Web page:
When the stock market turns like it has, every sliver of economic data holds hope of halting the slide and providing some stability. Even relatively minor economic statistics can take on added meaning in a market on edge.
There is no shortage of reports due in the week ahead. Economic activity from regional Federal Reserve banks in Dallas, Richmond, and Chicago will be released throughout the week. A private gauge of major metropolitan home prices comes out on Tuesday. Home sales, inflation and consumer confidence figures also are on the calendar.
Long-term investors know not to look for stock market signals by looking at the economy through a peephole.
Of course, the worry is that stocks are signaling future troubles in the economy. Almost all the major stock sectors have fallen over the past three months. And those sectors tied closest to the economy — financials, energy, industrial and materials — are the worst performing S&P 500 sectors year to date.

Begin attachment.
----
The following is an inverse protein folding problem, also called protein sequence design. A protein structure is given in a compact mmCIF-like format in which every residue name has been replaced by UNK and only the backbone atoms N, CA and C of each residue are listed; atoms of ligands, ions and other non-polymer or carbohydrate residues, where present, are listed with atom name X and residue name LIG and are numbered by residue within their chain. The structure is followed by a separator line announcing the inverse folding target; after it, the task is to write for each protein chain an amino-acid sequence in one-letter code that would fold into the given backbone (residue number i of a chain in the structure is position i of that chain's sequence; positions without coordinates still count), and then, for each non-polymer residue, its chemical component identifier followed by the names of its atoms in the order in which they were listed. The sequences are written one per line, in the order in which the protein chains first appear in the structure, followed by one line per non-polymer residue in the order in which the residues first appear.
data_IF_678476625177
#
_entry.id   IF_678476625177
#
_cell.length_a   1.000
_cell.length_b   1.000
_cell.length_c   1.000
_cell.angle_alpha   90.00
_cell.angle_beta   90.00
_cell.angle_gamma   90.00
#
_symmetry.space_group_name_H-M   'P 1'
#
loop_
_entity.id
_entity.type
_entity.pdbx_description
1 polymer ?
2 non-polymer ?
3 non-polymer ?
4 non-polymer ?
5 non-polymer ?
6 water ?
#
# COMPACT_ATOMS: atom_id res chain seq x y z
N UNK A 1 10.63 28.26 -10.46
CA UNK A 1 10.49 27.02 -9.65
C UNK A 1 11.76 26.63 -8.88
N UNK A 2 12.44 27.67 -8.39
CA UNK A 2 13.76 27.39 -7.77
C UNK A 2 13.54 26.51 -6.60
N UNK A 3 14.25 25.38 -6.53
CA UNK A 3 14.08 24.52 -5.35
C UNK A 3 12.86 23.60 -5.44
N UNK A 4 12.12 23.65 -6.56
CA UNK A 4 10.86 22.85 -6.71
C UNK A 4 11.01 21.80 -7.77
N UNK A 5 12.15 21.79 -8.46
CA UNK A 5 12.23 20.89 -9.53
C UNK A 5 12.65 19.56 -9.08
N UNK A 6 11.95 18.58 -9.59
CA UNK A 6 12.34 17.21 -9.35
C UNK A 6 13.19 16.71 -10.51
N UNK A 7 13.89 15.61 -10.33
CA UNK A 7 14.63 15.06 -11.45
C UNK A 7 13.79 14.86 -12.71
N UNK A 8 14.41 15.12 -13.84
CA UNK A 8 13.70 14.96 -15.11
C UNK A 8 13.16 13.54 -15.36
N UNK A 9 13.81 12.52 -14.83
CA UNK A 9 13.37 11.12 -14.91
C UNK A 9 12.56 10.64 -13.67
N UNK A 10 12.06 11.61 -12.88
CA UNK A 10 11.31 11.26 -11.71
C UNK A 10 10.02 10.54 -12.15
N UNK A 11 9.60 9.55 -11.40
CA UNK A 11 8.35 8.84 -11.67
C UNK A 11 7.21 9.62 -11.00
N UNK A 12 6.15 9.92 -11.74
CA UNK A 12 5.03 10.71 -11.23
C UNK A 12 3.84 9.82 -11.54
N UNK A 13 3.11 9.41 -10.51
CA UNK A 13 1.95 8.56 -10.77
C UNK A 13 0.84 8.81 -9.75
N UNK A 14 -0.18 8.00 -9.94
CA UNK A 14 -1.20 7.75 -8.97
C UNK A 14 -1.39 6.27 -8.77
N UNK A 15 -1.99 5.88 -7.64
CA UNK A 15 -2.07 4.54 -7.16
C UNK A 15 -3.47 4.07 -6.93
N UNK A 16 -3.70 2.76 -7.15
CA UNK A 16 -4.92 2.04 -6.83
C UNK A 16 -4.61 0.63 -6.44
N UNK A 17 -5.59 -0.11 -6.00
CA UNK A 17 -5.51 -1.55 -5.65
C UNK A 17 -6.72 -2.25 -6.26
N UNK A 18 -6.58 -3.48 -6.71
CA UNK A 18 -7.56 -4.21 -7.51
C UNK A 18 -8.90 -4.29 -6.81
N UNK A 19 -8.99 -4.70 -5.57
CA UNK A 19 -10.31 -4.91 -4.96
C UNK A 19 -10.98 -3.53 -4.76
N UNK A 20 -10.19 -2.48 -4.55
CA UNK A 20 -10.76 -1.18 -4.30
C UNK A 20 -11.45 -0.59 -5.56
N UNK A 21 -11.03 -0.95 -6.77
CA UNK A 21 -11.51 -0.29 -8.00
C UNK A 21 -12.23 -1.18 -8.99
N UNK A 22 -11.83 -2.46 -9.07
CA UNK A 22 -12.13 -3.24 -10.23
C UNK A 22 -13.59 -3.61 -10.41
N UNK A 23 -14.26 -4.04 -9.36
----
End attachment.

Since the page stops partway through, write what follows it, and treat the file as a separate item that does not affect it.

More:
The economy may be slowing. After digesting the sugar high of corporate tax cuts, and disregarding a Federal Reserve committed to raising interest rates, the stock market’s biggest indices have erased their gains for the year. A slowdown doesn’t necessarily mean recession, but it doesn’t feel good for investors.
Economic data and stock market prices are inherently in conflict. Stock investors buy or sell in anticipation of future business. Economic reports tell us what has happened in the past. Investors have to find balance in the present.
Tom Hudson hosts “The Sunshine Economy” on WLRN-FM; @HudsonsView.